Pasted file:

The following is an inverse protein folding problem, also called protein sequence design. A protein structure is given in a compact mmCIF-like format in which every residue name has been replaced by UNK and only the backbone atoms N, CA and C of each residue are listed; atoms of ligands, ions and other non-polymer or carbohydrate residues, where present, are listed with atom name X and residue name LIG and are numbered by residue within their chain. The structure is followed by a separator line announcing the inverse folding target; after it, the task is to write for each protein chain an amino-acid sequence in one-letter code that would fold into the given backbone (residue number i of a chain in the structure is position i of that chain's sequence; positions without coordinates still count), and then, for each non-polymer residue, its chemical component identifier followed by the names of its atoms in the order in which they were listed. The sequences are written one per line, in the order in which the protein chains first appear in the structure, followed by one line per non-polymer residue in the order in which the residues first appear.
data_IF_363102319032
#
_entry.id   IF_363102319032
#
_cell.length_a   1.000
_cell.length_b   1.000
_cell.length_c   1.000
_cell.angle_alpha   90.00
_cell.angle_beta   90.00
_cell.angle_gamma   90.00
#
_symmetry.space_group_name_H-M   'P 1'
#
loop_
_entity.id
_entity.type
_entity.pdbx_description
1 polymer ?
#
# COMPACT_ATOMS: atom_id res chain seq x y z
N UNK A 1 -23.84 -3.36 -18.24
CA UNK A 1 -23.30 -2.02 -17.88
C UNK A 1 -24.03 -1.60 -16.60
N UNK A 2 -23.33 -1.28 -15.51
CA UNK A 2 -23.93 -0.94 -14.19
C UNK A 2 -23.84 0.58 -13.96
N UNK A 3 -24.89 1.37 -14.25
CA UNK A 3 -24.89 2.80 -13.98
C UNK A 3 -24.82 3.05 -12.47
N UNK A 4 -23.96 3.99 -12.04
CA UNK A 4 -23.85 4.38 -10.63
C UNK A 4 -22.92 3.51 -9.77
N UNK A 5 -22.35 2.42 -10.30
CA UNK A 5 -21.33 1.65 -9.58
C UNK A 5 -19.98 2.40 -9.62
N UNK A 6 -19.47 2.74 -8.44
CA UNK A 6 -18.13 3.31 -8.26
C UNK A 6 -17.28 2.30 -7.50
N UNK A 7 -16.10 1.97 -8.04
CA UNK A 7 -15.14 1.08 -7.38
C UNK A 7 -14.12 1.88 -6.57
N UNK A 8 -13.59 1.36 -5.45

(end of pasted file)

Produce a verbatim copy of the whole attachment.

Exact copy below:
The following is an inverse protein folding problem, also called protein sequence design. A protein structure is given in a compact mmCIF-like format in which every residue name has been replaced by UNK and only the backbone atoms N, CA and C of each residue are listed; atoms of ligands, ions and other non-polymer or carbohydrate residues, where present, are listed with atom name X and residue name LIG and are numbered by residue within their chain. The structure is followed by a separator line announcing the inverse folding target; after it, the task is to write for each protein chain an amino-acid sequence in one-letter code that would fold into the given backbone (residue number i of a chain in the structure is position i of that chain's sequence; positions without coordinates still count), and then, for each non-polymer residue, its chemical component identifier followed by the names of its atoms in the order in which they were listed. The sequences are written one per line, in the order in which the protein chains first appear in the structure, followed by one line per non-polymer residue in the order in which the residues first appear.
data_IF_363102319032
#
_entry.id   IF_363102319032
#
_cell.length_a   1.000
_cell.length_b   1.000
_cell.length_c   1.000
_cell.angle_alpha   90.00
_cell.angle_beta   90.00
_cell.angle_gamma   90.00
#
_symmetry.space_group_name_H-M   'P 1'
#
loop_
_entity.id
_entity.type
_entity.pdbx_description
1 polymer ?
#
# COMPACT_ATOMS: atom_id res chain seq x y z
N UNK A 1 -23.84 -3.36 -18.24
CA UNK A 1 -23.30 -2.02 -17.88
C UNK A 1 -24.03 -1.60 -16.60
N UNK A 2 -23.33 -1.28 -15.51
CA UNK A 2 -23.93 -0.94 -14.19
C UNK A 2 -23.84 0.58 -13.96
N UNK A 3 -24.89 1.37 -14.25
CA UNK A 3 -24.89 2.80 -13.98
C UNK A 3 -24.82 3.05 -12.47
N UNK A 4 -23.96 3.99 -12.04
CA UNK A 4 -23.85 4.38 -10.63
C UNK A 4 -22.92 3.51 -9.77
N UNK A 5 -22.35 2.42 -10.30
CA UNK A 5 -21.33 1.65 -9.58
C UNK A 5 -19.98 2.40 -9.62
N UNK A 6 -19.47 2.74 -8.44
CA UNK A 6 -18.13 3.31 -8.26
C UNK A 6 -17.28 2.30 -7.50
N UNK A 7 -16.10 1.97 -8.04
CA UNK A 7 -15.14 1.08 -7.38
C UNK A 7 -14.12 1.88 -6.57
N UNK A 8 -13.59 1.36 -5.45